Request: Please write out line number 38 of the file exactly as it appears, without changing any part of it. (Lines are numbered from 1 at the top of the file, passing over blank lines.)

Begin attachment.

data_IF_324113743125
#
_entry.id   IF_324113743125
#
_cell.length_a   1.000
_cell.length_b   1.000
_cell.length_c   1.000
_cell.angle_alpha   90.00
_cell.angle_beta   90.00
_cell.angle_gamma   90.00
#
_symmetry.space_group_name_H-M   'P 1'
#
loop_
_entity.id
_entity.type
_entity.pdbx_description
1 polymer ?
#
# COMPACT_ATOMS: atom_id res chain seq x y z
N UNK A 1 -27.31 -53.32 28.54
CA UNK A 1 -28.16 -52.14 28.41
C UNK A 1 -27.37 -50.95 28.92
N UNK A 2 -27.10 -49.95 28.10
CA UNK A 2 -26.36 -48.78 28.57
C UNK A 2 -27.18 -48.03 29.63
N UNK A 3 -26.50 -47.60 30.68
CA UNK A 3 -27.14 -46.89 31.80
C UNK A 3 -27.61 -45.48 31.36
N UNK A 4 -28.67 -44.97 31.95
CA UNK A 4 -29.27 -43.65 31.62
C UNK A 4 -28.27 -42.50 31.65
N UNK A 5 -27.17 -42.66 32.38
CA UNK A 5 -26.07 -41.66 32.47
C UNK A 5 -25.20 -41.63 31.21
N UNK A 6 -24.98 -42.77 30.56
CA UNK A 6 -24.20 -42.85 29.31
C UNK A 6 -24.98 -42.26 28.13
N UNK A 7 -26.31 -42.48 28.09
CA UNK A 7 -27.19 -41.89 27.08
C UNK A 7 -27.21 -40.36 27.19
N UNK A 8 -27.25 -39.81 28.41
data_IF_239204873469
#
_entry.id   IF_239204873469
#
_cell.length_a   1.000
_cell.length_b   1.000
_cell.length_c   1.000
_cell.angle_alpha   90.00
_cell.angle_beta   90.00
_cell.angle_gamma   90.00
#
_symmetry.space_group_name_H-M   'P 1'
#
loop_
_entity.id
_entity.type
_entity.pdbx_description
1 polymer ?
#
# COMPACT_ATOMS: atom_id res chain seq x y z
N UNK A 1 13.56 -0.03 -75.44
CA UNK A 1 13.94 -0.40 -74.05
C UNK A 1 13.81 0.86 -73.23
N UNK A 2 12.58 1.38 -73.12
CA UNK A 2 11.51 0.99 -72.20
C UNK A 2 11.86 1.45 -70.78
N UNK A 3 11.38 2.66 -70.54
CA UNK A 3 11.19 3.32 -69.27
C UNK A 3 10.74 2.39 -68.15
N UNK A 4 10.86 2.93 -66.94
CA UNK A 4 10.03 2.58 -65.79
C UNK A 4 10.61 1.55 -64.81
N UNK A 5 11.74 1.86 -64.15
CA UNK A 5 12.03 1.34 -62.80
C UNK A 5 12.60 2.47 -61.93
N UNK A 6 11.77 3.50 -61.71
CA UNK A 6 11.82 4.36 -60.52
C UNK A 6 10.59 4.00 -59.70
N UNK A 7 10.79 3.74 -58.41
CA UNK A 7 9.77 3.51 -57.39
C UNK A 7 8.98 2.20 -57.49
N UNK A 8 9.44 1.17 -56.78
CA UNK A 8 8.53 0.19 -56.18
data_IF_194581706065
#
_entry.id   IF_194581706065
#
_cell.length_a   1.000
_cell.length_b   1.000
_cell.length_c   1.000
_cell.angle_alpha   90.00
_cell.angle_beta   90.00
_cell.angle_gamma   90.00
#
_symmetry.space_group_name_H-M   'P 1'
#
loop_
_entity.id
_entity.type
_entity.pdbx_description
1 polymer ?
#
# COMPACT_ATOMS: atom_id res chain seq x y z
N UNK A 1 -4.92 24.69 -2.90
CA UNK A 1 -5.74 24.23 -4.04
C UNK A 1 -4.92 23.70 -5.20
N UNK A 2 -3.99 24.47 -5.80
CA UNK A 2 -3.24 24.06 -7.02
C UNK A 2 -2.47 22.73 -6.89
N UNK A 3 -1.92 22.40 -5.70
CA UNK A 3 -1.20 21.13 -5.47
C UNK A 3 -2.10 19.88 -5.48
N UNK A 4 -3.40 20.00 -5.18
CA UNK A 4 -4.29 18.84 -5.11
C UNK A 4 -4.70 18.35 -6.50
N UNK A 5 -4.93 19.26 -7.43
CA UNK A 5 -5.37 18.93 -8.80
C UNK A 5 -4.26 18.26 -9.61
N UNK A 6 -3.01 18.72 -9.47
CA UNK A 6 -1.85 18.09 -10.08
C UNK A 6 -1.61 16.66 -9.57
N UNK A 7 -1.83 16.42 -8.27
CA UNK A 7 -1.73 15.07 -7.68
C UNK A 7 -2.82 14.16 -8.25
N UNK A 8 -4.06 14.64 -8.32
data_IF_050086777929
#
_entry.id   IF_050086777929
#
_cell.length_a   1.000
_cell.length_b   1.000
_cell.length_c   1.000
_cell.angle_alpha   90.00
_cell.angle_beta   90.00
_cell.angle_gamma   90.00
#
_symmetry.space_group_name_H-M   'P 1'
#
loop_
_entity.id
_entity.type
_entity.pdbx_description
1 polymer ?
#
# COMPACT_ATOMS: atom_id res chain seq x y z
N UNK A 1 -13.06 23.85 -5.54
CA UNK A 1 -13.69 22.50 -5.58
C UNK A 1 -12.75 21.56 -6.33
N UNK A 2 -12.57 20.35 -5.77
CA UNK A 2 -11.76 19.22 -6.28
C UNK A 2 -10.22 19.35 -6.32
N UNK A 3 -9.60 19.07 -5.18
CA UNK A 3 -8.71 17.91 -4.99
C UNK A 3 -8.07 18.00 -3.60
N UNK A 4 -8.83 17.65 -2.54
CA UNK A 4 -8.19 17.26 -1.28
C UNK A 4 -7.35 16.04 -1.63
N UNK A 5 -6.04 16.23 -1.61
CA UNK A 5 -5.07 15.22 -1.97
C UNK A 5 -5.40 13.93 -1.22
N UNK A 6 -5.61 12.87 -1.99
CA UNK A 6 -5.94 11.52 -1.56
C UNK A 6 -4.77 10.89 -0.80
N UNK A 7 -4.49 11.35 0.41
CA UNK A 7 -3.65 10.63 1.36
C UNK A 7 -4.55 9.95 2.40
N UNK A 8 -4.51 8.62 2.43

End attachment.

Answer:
C UNK A 6 -24.98 -42.26 28.13